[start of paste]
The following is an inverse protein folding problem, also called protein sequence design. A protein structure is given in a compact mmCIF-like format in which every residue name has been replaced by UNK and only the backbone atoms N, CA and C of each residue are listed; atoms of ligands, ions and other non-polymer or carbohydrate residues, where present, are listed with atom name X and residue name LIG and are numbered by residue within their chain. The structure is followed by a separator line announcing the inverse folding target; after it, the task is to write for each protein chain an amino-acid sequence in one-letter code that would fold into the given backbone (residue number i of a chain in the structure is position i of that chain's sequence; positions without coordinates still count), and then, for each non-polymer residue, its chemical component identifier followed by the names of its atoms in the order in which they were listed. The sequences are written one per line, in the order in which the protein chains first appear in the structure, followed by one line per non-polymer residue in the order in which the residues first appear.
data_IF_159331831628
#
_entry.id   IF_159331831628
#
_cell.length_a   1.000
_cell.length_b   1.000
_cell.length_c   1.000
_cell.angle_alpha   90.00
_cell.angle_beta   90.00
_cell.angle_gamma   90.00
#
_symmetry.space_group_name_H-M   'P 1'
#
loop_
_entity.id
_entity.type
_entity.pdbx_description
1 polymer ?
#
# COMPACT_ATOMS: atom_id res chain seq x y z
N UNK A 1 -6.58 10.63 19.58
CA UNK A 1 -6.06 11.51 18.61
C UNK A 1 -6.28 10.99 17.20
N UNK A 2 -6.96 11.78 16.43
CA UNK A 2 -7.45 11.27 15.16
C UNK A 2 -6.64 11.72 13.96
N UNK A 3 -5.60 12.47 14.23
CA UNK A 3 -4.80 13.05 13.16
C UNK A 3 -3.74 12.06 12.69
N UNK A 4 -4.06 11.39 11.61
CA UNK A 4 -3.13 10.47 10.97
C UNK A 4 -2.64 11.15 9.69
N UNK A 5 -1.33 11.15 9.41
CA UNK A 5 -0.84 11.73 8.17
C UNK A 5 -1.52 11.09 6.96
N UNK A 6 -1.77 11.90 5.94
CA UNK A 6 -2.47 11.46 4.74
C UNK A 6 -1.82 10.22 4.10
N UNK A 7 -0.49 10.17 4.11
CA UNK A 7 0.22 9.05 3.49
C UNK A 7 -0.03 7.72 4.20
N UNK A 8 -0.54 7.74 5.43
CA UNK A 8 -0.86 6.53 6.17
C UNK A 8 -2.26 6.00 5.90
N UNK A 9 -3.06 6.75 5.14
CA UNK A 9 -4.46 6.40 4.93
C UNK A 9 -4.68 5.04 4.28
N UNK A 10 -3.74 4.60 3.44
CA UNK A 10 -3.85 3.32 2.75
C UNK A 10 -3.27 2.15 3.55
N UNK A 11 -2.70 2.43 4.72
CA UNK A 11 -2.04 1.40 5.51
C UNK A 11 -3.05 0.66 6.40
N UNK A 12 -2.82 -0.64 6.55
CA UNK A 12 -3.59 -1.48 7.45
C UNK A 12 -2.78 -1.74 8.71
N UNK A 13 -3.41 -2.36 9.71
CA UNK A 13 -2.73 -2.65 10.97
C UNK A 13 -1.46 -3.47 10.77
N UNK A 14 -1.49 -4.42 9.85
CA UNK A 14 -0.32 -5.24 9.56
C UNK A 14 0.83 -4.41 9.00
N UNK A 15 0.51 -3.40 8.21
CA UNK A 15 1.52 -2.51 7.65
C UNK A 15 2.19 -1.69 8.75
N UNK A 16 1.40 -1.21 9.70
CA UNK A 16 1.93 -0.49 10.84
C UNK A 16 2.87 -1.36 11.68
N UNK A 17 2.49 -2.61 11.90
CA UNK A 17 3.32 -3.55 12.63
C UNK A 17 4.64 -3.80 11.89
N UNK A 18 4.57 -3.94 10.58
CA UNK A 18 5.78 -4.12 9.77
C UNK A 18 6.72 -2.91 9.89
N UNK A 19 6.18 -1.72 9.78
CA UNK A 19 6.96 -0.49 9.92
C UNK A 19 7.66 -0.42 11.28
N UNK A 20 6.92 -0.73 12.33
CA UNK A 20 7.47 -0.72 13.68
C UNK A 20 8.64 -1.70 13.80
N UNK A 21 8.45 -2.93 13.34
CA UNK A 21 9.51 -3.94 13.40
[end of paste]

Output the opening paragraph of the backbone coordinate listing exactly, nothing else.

The following is an inverse protein folding problem, also called protein sequence design. A protein structure is given in a compact mmCIF-like format in which every residue name has been replaced by UNK and only the backbone atoms N, CA and C of each residue are listed; atoms of ligands, ions and other non-polymer or carbohydrate residues, where present, are listed with atom name X and residue name LIG and are numbered by residue within their chain. The structure is followed by a separator line announcing the inverse folding target; after it, the task is to write for each protein chain an amino-acid sequence in one-letter code that would fold into the given backbone (residue number i of a chain in the structure is position i of that chain's sequence; positions without coordinates still count), and then, for each non-polymer residue, its chemical component identifier followed by the names of its atoms in the order in which they were listed. The sequences are written one per line, in the order in which the protein chains first appear in the structure, followed by one line per non-polymer residue in the order in which the residues first appear.